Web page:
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and Ta-bakem. On one sarcophagus were placed two hawks at the ends, cut in wood and painted; within were three coffins, one in the other; the innermost being stuccoed and gilt all over; but the gilding had all been tarred, and it fell to pieces on exposure. The eyes of all were inlaid with limestone and bronze lids and brows. The inscription (3) was around the feet of the outer coffin. All of these coffins peeled, and were destroyed by exposure to the air. On the mummy was a diagonal bead network, and the scarabs of PL. XXIX, 1 to 10. They were all shifted by moving the mummy case before I opened it. No. 1 is like plaques of Se-amen, XXIst dynasty; and as there is nothing characteristic of later times here, I should assign this burial to that age. No. 3 is peculiar, the design is pretty certainly Ramesside, yet the colour is exactly like that of No. 6. It suggests that there may have been a revival of copying old work for lack of a new style ; and No. 6, early as it looks, may be an imitation made in the XXIst dynasty. The great gross Bes scarab, 4, may well be of this age also. Nos. 2, 5, 7, 9, 10, are all of the XXth or XXIst; 5 being an imitation of the Seti I and Tahutmes III scarabs. While 9, though of early style, shews by its colour that it is probably an imitation. Nos. 3 and 6 are set in copper bands.

The other mummy was in similar cases, but with the inscription 1 down the second case. On the body lay a gilt stucco band inscribed, (K. XXV, 2) and two genii, Amset and Kebhsenuf, of the same material. There were many small silver cowries mixed with the shifted beads of the network. The hair had been cut off, and lay in a truss beneath the head ; a similar case I noted on a Roman mummy at Hawara, where a long mass of hair had been cut off, and laid down the front of the body under the bandages. At the feet of this burial was a large lot of very rude tiny ushabti, made of rough pressed pottery dipped into a blue wash : others lay by the middle, and a jar at the feet.

50. Another tomb, the finest of all at Illahun, is that of Amenardus, the whole contents of which were taken at the Bulak Museum. The innermost coffin of all had a nonsense inscription. Next to that was a splendid false sarcophagus, with all the inscriptions carved in the wood ("Kahun", XXVI) , as it could not be safely moved entire, I took it to pieces, marked the parts, and transported it in perfect condition to Bulak ready to be set up. Beneath it stood a bier, framed of wood, with four lions' feet for legs to it On that was the wooden sarcophagus, stuccoed white, and finely ribbed all over to imitate drapery. On the mummy was a network of beads, arranged thus; 5½ rows down to the beadwork scarab, 4 lines on each side of that, 1 row to the ba bird, 3 rows to the genii of Amenti, 3 rows down to a band, and 15 rows onward to the feet. Outside of this coffin were a jackal and hawk carved in wood and painted, fixed on the head and foot of the false sarcophagus. On another similar burial were the jackal and hawk; and inside a coffin of a woman with the same style of ribbed drapery modelled in stucco. At the head of each of these burials was a square box with a short obelisk standing up on the lid, painted white and red ; in the box a quantity of very small clay ushabtis of the roughest kind. By the coffins were two small model false sarcophagi, duly inscribed with white paint along the edges and corners; and containing a large quantity of the same very rude ushabtis. At the sides of Amenardus were two carved and painted wooden Osiris figures. The Osiris Khent-amenti is about two feet high, well executed, and fixed on a tray or hand-barrow, for carrying it, with four handles at the corners. The Osiris Sokar is fixed on a block stand. The last interment was one of Pafui (K. XXV, 17), which was a square coffin, containing a stuccoed figure-case with polished red face. This tomb is perhaps the finest of that age on record ; and I hope that in the Ghizeh Museum we may see the various objects placed together, and in their original arrangement, as a complete instance of an interment. The use of giving this detailed description is to illustrate the custom of the time, and to enable curators to understand the age and original purpose of the various stray things without a history which crowd our European collections.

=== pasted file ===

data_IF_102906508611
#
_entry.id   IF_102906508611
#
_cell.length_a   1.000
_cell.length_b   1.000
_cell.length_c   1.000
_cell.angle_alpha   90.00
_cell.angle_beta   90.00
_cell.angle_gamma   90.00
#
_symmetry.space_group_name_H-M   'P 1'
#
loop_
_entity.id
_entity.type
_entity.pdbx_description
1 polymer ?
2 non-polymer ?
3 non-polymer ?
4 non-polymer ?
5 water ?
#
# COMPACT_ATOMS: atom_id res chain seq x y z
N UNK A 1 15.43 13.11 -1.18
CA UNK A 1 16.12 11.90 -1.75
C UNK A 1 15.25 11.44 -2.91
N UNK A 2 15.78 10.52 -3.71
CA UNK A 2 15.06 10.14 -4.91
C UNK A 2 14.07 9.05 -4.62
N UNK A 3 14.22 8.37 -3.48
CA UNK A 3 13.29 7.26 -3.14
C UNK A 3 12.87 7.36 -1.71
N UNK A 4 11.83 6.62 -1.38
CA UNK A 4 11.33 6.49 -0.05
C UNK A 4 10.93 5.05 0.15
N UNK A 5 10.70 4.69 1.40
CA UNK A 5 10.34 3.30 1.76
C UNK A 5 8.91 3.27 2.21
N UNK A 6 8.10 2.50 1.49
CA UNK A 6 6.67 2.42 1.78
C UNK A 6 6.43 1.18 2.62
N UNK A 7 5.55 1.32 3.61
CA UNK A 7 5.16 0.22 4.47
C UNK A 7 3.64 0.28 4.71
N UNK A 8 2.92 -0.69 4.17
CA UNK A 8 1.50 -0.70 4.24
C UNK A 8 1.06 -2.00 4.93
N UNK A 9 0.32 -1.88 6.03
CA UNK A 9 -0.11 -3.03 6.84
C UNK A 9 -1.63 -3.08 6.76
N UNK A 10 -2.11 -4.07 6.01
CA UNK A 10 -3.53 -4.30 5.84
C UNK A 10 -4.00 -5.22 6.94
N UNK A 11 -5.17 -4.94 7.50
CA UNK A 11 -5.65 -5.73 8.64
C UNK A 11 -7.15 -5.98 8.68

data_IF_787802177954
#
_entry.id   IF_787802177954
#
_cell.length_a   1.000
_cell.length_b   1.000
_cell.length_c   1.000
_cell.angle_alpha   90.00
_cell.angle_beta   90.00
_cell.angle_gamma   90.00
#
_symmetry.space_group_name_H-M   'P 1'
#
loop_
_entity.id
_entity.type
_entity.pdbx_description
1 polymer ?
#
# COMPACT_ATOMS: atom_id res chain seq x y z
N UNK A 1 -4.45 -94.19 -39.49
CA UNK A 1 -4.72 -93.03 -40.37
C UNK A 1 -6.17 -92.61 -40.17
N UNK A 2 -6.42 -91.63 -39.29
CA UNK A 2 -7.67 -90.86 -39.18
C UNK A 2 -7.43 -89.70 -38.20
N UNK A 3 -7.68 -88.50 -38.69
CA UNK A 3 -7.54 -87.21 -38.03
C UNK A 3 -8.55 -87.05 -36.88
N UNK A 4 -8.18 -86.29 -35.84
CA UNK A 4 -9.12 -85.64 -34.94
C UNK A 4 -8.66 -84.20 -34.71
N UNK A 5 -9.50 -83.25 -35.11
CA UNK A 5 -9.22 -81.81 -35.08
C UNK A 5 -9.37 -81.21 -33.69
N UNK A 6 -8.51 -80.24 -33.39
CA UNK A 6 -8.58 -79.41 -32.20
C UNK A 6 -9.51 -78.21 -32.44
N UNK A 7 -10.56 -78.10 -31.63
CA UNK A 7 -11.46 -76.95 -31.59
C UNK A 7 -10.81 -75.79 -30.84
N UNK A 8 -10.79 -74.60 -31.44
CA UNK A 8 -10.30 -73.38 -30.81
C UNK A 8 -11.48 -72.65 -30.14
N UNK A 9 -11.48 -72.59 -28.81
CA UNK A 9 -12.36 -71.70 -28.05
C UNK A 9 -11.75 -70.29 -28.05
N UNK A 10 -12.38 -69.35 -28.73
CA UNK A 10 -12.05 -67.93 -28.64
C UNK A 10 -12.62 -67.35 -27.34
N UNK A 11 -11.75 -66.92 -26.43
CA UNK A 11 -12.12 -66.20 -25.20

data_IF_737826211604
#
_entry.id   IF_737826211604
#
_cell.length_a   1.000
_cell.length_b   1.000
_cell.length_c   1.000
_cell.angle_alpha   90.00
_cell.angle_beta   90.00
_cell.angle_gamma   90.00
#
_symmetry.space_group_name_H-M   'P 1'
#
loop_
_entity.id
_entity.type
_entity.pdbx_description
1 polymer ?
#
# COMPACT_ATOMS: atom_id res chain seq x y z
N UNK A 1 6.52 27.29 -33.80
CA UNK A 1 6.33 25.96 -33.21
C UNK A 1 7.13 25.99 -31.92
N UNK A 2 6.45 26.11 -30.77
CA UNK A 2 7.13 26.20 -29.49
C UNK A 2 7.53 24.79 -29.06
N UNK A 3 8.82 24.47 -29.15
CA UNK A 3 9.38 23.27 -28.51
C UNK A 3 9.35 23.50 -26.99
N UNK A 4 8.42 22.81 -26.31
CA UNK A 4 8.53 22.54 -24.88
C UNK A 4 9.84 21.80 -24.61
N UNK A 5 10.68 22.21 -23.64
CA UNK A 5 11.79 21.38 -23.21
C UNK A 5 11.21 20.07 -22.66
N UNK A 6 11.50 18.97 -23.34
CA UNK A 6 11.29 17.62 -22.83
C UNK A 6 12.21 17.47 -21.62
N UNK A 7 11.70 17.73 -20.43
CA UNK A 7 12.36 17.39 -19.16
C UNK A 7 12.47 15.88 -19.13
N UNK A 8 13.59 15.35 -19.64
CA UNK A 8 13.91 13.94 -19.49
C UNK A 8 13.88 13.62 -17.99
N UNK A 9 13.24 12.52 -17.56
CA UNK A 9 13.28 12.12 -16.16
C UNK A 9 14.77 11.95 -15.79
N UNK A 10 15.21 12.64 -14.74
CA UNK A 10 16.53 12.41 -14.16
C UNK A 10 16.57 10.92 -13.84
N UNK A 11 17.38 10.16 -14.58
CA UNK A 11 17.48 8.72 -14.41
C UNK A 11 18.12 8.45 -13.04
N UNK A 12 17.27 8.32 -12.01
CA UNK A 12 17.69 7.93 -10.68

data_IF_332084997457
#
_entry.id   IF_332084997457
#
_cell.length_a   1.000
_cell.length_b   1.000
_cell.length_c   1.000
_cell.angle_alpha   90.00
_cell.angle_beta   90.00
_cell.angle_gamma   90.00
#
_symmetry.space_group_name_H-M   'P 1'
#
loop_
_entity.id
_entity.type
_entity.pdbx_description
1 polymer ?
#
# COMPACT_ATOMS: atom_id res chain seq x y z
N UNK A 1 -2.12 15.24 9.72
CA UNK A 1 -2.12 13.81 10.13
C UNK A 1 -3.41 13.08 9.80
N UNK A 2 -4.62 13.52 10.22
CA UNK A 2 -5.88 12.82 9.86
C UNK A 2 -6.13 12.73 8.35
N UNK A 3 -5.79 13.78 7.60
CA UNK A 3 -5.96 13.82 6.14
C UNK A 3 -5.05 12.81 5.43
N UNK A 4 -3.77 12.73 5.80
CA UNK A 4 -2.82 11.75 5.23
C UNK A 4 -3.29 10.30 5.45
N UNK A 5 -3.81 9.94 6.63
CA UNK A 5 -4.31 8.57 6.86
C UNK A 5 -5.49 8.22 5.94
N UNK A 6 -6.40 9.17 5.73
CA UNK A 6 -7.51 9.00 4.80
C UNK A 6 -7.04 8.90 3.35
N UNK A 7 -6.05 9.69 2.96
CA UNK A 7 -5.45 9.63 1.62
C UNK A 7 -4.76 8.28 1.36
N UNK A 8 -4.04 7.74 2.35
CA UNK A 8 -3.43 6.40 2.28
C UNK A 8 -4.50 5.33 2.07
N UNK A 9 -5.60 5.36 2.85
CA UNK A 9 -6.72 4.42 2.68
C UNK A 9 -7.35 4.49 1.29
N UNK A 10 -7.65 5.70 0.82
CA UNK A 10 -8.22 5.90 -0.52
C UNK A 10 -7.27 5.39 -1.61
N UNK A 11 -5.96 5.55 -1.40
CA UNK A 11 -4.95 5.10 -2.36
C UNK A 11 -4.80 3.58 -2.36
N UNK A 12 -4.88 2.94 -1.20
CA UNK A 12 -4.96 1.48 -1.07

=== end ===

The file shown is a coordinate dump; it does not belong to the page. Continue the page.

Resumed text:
51. To conclude, I will describe the typical details of the burials of the XXIInd dynasty. The coffin thin, straight sloping sides with a alight shoulder, and round head; sides upright. Lid flat board with an edge to it, inscription down the middle, usually nonsense, or the personal name omitted at the end. Head and shoulders in relief, and sometimes the hands; the face a carved block of wood. the head-dress formed of stucco, or more usually of Nile mud; brilliantly painted with red, blue, yellow, black and white ; the decoration a wig and vulture head-dress. Inside lies a cartonnage of linen and plaster, modelled to the body form, split down the back, where the mummy was slipped into it. The surface generally white with a band of inscription down the middle : a spread vulture at the top of it sometimes with a ram's head : the face carved in wood

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